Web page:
Before removing the white fibrous filling material across the bottom edge of the painting, it was determined that the filling over the water damaged area was easily soluble in water. However, where the filling had contact with the original paint, which was in a weakened condition, it was necessary to remove it carefully with a scalpel. This was done under a sterobinocular microscope. In order to remove the adhered cloth and label from the reverse side of the canvas, the painting was turned face down with a support against the paint surface. The dirt on the reverse side of the canvas was carefully removed with a fiberglass brush, and irregularities in the linen threads were lightly sanded to prepare the painting to receive the additional support of a lining.
An original canvas weakened by age, as was La Poétesse, is usually given additional support by adhering a new piece of linen to the reverse of the painting. Special consideration was necessary with this painting in order to preserve the inscriptions on the reverse for future reference. This was accomplished by providing for transparency in the lining support. A woven fiberglass cloth was selected rather than a new piece of linen.
Another important consideration in the lining of this painting was the necessity of preserving the matte surface of the painted image. Conservators have a choice of adhesives with which to bond a lining support to an original canvas. In the case of La Poétesse, the matte surface of the painting excluded the use of a lining adhesive which might penetrate the ground and paint layers. Penetration of these layers would cause a change in the tonality of certain colors, such as the lighter purple strokes of cobalt violet in the upper righthand corner which would darken instantly if saturated with a solvent or adhesive. Although the cobalt violet strokes are probably lighter and more matte than when they had been applied by Delaunay, it was felt preferable to maintain their present condition. Therefore, a polyvinyl acetate “Hot Melt” adhesive, which would not penetrate the structure but would merely secure the tops of the canvas threads to the fiberglass lining support, was used. Consolidation of cracked, loose paint and ground on the front surface of the canvas was accomplished by applying locally a synthetic resin in solvent directly to the surface as an adhesive.
When the lining process was completed, the fiberglass lining supporting the painting was mounted on a custom-made I.C.A. spring stretcher. The corners of the stretcher were designed so as to expand easily to take up any slack in the lined painting without jarring or vibration.
A new filling was applied to the water-damaged bottom edge with special care so as not to cover any of the original paint or ground layers. In-painting or compensation for lost brush strokes was completed in stable pigments ground in a non-yellowing, synthetic, resin medium. In consultation with Jan Muhlert, Museum Director, it was decided to resolve only the strokes of paint whose damage or loss was clearly visible. The same approach was used with the signature, in that only the losses from the legible letters were in-painted, resulting in the signature of “Delaunay, R.” The applied filling which was still exposed was then toned to match the original ground in the adjacent areas (Figure 6).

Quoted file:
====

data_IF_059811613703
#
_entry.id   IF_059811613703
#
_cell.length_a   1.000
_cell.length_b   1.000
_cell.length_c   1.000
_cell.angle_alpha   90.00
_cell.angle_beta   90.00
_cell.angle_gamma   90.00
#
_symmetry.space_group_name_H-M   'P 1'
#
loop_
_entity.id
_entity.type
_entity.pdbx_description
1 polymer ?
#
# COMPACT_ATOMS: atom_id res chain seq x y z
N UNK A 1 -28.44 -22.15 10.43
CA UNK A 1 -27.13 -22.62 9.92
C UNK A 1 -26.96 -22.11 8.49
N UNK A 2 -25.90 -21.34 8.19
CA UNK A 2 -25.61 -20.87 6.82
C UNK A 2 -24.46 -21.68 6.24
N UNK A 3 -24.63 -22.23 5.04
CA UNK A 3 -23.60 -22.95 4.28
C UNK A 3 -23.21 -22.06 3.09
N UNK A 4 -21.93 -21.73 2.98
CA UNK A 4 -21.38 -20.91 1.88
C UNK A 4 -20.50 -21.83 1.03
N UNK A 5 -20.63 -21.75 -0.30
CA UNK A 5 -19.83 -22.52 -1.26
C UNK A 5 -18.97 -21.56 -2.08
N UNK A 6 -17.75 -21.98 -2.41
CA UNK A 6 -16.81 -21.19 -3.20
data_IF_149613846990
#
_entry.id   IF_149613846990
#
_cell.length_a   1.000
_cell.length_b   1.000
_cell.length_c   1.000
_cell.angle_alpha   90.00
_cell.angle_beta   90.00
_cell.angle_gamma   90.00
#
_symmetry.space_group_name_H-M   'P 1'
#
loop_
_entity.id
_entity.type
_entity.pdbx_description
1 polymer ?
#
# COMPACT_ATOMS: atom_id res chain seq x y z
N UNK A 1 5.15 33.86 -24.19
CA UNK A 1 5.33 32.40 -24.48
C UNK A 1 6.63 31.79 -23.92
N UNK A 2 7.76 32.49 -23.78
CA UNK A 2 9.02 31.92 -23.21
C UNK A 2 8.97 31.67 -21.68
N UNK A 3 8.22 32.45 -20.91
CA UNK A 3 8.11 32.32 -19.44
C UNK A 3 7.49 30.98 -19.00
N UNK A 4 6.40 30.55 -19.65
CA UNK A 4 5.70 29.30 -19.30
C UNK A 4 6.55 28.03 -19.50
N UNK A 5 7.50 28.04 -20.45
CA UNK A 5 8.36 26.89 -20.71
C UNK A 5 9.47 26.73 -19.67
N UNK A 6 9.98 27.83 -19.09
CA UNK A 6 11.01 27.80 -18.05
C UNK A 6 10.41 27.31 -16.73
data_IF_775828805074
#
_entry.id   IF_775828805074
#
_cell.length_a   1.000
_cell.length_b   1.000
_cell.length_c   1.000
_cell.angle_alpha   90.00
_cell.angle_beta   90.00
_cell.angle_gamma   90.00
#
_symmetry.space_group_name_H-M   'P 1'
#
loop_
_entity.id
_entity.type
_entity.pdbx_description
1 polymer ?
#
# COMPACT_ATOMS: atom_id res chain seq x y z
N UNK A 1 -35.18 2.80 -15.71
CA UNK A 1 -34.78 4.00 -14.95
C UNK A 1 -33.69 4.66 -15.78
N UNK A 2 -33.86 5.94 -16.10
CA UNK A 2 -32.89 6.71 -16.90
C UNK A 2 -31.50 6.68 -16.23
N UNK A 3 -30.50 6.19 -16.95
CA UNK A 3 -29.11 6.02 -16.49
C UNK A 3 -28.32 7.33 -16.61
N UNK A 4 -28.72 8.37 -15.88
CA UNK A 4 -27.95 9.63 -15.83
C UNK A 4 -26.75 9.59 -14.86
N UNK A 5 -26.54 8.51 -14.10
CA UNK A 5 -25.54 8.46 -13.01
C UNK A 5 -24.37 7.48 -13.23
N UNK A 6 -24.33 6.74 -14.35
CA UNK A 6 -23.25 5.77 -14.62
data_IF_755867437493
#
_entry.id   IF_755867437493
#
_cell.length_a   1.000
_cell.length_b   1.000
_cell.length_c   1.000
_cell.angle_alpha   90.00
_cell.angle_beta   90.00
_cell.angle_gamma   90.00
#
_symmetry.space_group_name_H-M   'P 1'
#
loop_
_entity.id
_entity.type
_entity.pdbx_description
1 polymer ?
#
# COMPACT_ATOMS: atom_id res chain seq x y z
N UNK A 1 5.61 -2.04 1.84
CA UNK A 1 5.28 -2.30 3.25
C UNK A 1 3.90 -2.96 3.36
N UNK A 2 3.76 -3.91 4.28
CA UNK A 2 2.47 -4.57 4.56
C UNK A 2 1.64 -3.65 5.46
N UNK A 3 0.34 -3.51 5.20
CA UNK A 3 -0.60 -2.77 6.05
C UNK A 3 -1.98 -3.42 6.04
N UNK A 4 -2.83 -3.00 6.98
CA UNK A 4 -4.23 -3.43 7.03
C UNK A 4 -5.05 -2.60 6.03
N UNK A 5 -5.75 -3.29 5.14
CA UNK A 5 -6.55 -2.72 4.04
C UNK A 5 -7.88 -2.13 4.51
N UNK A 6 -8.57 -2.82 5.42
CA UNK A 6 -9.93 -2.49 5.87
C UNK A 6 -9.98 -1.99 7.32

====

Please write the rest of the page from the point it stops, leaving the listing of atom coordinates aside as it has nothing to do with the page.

An important final decision to be made was how to protect the surface of the painting. In the case of La Poétesse, it seemed that the matte surface of the painting was the result of a conscious choice by the artist. It was not unusual for Delaunay to finish his painting with a matte surface, often by using a wax or encaustic painting medium. Although there is no evidence of a wax medium in La Poétesse, a revealing statement by Delaunay suggests that leaving a surface unvarnished was an alternate method of creating a matte surface. “Oil painting, just left alone, would blend beautifully after twenty years. After two years -- even ten years -- it is dead. Then, after twenty years, life begins to come into it if no varnish has been applied.”4 Whether he would have approved the results of seventy years of aging was impossible to determine. In view of the artist’s original intention, it was decided to protect the matte surface of the painting.
Experience has indicated that unvarnished painting of sufficient age can accept carefully introduced light sprays of synthetic resin as a protective layer for the surface without altering the tonality or any matte/gloss relationships. La Poétesse received a light spray of acrylic resin in solution as a means of preventing further dust and dirt from being caught in the cracks and on the surface. As a further means of protection, the painting was mounted in its frame behind Plexiglas before loan to the exhibition. Tri-lingual requests for careful handling were applied to the reverse of the painting’s protective backing boards. The final efforts of the Laboratory included construction of a special crate to minimize the inevitable stress of an overseas loan.
Even the most professionally-minded and ethically-oriented conservator may unwittingly disturb factors of the artist’s original intent. Conservators, as well as historians and connoisseurs, must be aware of the potential of altering an artistic intention, whether it is traditional or untraditional, by conservation techniques. It is impossible for the professional conservator to be totally aware of every artist’s motives. Careful examination of the object, thorough research into artist’s methods of working, statements by the artist, and technical information in related scholarly research must all be considered in order to achieve the accurate preservation of an original artistic statement.
David C. Goist
David Goist received his MA in art history from the University of Iowa in 1972 and served as a graduate assistant with the University of Iowa Museum of Art.
References 1Gettens and Stout, Painting Materials, A Short Encyclopaedia (New York: Dover, 1966), p. 177.2Guy Habasque, “Catalogue de l’Oeuvre” in Robert Delaunay, Du Cubisme a l’art abstract, edited by Pierre Francastel (Paris: S.E.V.P.E.N., 1957), p. 2503Michel Hoog, Robert Delaunay (1885-1941), exhibition catalogue from Orangerie des Tuileries, Paris (May 25-August 30, 1976), p. 39.4George L.K. Morris, “Dialoguees with Delaunay,” Art News, Vol. 54, No. 9 (1955), p. 65.
La Poétesse or Fillette [The Poetess or Little Girl], 1906–1907
Oil on canvas, 37 x 27 11/16 in.
Gift of Owen and Leone Elliott, 1968.21a